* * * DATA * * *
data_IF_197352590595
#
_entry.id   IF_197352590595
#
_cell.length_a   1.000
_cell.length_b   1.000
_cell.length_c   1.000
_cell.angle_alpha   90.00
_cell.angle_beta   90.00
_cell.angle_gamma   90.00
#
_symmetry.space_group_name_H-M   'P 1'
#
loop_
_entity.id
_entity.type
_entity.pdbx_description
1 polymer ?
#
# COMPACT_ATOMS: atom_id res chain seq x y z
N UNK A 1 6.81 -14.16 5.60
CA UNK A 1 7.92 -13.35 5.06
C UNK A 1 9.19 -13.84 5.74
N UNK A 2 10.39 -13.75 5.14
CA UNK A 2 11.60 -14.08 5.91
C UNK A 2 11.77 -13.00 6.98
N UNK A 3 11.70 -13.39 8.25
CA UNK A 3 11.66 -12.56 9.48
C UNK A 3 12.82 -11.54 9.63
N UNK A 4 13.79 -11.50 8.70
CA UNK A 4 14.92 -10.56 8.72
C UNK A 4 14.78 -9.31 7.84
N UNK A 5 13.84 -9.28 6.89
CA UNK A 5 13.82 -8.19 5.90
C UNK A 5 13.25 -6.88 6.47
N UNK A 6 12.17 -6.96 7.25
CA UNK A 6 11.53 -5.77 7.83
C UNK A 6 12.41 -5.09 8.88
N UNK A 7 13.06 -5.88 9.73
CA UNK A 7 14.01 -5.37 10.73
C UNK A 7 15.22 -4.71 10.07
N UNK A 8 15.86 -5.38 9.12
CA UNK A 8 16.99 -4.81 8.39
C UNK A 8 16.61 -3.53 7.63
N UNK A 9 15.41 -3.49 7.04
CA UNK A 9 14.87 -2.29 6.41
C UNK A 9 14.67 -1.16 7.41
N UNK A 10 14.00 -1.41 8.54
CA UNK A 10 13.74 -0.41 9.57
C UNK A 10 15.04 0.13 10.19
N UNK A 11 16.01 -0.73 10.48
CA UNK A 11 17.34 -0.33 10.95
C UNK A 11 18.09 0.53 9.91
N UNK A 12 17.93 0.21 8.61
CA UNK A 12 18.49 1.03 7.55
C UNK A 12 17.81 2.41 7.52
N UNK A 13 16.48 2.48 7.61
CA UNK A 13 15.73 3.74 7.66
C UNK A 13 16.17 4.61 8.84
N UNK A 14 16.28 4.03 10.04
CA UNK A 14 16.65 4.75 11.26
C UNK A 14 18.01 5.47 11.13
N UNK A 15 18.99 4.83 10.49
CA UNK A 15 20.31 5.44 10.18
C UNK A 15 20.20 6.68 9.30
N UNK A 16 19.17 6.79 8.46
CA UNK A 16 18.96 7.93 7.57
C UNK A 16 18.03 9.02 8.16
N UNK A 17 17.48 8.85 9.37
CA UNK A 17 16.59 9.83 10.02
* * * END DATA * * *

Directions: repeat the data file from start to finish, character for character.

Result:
data_IF_197352590595
#
_entry.id   IF_197352590595
#
_cell.length_a   1.000
_cell.length_b   1.000
_cell.length_c   1.000
_cell.angle_alpha   90.00
_cell.angle_beta   90.00
_cell.angle_gamma   90.00
#
_symmetry.space_group_name_H-M   'P 1'
#
loop_
_entity.id
_entity.type
_entity.pdbx_description
1 polymer ?
#
# COMPACT_ATOMS: atom_id res chain seq x y z
N UNK A 1 6.81 -14.16 5.60
CA UNK A 1 7.92 -13.35 5.06
C UNK A 1 9.19 -13.84 5.74
N UNK A 2 10.39 -13.75 5.14
CA UNK A 2 11.60 -14.08 5.91
C UNK A 2 11.77 -13.00 6.98
N UNK A 3 11.70 -13.39 8.25
CA UNK A 3 11.66 -12.56 9.48
C UNK A 3 12.82 -11.54 9.63
N UNK A 4 13.79 -11.50 8.70
CA UNK A 4 14.92 -10.56 8.72
C UNK A 4 14.78 -9.31 7.84
N UNK A 5 13.84 -9.28 6.89
CA UNK A 5 13.82 -8.19 5.90
C UNK A 5 13.25 -6.88 6.47
N UNK A 6 12.17 -6.96 7.25
CA UNK A 6 11.53 -5.77 7.83
C UNK A 6 12.41 -5.09 8.88
N UNK A 7 13.06 -5.88 9.73
CA UNK A 7 14.01 -5.37 10.73
C UNK A 7 15.22 -4.71 10.07
N UNK A 8 15.86 -5.38 9.12
CA UNK A 8 16.99 -4.81 8.39
C UNK A 8 16.61 -3.53 7.63
N UNK A 9 15.41 -3.49 7.04
CA UNK A 9 14.87 -2.29 6.41
C UNK A 9 14.67 -1.16 7.41
N UNK A 10 14.00 -1.41 8.54
CA UNK A 10 13.74 -0.41 9.57
C UNK A 10 15.04 0.13 10.19
N UNK A 11 16.01 -0.73 10.48
CA UNK A 11 17.34 -0.33 10.95
C UNK A 11 18.09 0.53 9.91
N UNK A 12 17.93 0.21 8.61
CA UNK A 12 18.49 1.03 7.55
C UNK A 12 17.81 2.41 7.52
N UNK A 13 16.48 2.48 7.61
CA UNK A 13 15.73 3.74 7.66
C UNK A 13 16.17 4.61 8.84
N UNK A 14 16.28 4.03 10.04
CA UNK A 14 16.65 4.75 11.26
C UNK A 14 18.01 5.47 11.13
N UNK A 15 18.99 4.83 10.49
CA UNK A 15 20.31 5.44 10.18
C UNK A 15 20.20 6.68 9.30
N UNK A 16 19.17 6.79 8.46
CA UNK A 16 18.96 7.93 7.57
C UNK A 16 18.03 9.02 8.16
N UNK A 17 17.48 8.85 9.37
CA UNK A 17 16.59 9.83 10.02